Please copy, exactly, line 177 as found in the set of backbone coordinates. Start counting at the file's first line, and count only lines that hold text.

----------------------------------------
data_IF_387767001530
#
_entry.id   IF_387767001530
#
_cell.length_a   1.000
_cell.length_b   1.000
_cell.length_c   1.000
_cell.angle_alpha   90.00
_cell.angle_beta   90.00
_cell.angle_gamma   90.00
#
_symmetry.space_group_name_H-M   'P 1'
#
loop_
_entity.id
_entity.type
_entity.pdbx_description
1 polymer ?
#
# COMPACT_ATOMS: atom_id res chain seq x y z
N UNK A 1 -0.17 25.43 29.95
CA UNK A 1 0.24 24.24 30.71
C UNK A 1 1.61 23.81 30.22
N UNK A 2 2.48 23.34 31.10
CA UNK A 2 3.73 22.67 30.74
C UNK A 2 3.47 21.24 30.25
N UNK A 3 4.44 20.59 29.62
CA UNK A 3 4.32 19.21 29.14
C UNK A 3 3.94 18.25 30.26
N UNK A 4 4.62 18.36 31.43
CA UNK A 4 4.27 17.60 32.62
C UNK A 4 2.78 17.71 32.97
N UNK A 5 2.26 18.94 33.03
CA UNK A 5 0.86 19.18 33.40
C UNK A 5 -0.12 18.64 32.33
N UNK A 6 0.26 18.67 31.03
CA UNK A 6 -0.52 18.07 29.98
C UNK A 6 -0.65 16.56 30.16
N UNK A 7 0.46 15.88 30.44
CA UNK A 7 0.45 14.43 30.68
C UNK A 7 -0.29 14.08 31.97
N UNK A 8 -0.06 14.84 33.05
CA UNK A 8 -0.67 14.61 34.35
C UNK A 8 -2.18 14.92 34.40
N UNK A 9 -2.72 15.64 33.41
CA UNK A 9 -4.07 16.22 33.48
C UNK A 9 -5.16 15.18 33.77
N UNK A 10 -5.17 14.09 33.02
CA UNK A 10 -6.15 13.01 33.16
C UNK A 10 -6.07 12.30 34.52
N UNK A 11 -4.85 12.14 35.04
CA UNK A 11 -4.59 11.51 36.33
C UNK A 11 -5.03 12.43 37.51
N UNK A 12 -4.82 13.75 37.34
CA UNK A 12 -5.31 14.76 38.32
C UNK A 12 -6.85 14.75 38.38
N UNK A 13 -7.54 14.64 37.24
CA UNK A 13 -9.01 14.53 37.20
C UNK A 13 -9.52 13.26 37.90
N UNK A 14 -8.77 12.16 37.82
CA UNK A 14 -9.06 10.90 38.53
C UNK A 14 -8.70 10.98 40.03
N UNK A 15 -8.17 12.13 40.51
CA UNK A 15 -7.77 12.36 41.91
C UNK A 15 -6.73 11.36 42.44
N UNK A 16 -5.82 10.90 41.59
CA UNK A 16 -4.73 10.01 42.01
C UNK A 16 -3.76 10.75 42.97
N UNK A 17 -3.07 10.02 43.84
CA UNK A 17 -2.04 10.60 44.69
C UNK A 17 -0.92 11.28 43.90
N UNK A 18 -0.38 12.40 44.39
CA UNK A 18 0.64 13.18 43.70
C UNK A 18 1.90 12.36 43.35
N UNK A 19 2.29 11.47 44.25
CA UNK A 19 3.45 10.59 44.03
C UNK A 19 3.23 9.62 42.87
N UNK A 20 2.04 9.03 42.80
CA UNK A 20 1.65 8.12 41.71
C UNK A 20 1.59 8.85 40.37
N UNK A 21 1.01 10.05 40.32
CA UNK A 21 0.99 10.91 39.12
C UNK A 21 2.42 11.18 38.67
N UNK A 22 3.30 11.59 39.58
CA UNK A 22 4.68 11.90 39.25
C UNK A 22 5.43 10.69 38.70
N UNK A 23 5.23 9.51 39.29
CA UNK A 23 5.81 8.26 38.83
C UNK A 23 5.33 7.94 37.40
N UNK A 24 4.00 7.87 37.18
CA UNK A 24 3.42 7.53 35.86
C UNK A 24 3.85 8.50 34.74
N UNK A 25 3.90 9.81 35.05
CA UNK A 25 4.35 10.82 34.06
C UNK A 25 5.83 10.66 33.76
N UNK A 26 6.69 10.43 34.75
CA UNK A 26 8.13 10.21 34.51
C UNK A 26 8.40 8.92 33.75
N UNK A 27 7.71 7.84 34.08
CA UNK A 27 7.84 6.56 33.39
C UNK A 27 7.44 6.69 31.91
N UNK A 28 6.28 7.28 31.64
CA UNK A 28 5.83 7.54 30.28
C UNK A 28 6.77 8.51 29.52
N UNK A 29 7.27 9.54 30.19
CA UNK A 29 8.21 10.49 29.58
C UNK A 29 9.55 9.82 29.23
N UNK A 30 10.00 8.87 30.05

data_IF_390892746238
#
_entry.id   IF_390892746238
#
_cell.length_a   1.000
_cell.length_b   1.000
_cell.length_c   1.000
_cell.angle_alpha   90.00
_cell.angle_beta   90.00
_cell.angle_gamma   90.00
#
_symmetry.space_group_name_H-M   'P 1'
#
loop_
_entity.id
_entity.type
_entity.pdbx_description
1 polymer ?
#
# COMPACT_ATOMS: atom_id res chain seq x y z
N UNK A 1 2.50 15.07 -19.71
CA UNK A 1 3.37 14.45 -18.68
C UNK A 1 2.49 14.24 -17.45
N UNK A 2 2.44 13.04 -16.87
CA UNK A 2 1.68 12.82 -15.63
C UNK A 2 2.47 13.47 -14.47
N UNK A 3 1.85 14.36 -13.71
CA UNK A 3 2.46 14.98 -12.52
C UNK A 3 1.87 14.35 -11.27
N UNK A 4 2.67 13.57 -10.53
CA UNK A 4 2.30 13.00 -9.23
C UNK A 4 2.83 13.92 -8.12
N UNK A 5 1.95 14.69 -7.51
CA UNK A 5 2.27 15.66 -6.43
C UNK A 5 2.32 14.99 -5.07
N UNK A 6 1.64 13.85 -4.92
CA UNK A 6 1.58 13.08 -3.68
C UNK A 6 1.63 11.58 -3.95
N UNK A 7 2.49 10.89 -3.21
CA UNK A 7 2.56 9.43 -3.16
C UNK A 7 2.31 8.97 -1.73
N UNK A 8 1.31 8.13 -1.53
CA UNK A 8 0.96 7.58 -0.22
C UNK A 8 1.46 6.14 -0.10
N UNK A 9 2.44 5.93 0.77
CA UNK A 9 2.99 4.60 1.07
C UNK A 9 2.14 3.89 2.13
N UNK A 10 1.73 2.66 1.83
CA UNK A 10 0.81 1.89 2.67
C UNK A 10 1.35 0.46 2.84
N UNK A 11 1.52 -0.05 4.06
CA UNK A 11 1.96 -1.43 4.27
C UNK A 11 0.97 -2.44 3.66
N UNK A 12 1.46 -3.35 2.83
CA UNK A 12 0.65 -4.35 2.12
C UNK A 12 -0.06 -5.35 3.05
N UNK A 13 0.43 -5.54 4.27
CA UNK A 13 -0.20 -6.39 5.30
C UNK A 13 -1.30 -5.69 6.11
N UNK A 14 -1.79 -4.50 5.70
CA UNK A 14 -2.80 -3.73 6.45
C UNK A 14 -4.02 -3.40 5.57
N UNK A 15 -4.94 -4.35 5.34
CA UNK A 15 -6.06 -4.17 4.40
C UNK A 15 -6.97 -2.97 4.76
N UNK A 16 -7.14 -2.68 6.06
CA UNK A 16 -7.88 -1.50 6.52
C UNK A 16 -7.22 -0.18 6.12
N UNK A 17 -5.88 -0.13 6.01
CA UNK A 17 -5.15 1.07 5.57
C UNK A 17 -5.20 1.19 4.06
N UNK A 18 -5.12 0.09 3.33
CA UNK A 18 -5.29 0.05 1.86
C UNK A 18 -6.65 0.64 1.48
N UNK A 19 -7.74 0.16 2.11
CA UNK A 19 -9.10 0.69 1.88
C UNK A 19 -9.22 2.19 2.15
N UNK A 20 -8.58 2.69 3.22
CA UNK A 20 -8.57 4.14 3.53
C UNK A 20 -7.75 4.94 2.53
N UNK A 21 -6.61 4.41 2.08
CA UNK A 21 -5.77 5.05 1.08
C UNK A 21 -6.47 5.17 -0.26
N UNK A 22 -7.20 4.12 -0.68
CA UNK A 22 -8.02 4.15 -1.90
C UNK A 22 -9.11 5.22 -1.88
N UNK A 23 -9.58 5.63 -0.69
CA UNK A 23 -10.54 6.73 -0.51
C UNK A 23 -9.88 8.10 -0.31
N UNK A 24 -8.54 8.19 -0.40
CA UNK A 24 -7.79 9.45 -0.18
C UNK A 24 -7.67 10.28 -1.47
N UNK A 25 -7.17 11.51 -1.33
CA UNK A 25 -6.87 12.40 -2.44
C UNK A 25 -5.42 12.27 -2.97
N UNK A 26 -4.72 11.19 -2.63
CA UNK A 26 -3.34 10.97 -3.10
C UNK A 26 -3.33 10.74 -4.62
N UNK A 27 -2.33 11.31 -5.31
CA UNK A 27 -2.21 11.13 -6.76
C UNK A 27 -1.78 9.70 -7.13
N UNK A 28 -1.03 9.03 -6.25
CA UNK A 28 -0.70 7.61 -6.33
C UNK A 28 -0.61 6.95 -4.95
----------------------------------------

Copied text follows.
N UNK A 17 -5.88 -0.13 6.01